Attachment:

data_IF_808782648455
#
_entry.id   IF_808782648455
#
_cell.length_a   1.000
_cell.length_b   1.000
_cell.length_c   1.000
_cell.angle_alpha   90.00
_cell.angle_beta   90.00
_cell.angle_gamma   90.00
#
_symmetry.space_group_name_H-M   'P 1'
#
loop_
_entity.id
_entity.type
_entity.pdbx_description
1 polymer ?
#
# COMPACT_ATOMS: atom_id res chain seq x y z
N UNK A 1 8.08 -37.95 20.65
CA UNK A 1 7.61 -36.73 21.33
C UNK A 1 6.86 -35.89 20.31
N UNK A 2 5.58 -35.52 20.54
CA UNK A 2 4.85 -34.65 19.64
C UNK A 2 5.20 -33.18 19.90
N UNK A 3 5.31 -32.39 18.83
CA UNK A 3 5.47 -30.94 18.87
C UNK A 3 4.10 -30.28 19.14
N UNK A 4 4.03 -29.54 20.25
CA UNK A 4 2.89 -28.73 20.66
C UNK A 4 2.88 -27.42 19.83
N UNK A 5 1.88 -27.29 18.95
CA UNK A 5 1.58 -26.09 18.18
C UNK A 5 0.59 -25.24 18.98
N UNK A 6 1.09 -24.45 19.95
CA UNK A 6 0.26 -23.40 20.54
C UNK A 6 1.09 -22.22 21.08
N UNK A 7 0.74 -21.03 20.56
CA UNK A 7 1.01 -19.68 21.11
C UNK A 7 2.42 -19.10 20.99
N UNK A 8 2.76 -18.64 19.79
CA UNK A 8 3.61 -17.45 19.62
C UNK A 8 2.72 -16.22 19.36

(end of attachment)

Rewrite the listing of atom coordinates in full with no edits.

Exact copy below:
data_IF_808782648455
#
_entry.id   IF_808782648455
#
_cell.length_a   1.000
_cell.length_b   1.000
_cell.length_c   1.000
_cell.angle_alpha   90.00
_cell.angle_beta   90.00
_cell.angle_gamma   90.00
#
_symmetry.space_group_name_H-M   'P 1'
#
loop_
_entity.id
_entity.type
_entity.pdbx_description
1 polymer ?
#
# COMPACT_ATOMS: atom_id res chain seq x y z
N UNK A 1 8.08 -37.95 20.65
CA UNK A 1 7.61 -36.73 21.33
C UNK A 1 6.86 -35.89 20.31
N UNK A 2 5.58 -35.52 20.54
CA UNK A 2 4.85 -34.65 19.64
C UNK A 2 5.20 -33.18 19.90
N UNK A 3 5.31 -32.39 18.83
CA UNK A 3 5.47 -30.94 18.87
C UNK A 3 4.10 -30.28 19.14
N UNK A 4 4.03 -29.54 20.25
CA UNK A 4 2.89 -28.73 20.66
C UNK A 4 2.88 -27.42 19.83
N UNK A 5 1.88 -27.29 18.95
CA UNK A 5 1.58 -26.09 18.18
C UNK A 5 0.59 -25.24 18.98
N UNK A 6 1.09 -24.45 19.95
CA UNK A 6 0.26 -23.40 20.54
C UNK A 6 1.09 -22.22 21.08
N UNK A 7 0.74 -21.03 20.56
CA UNK A 7 1.01 -19.68 21.11
C UNK A 7 2.42 -19.10 20.99
N UNK A 8 2.76 -18.64 19.79
CA UNK A 8 3.61 -17.45 19.62
C UNK A 8 2.72 -16.22 19.36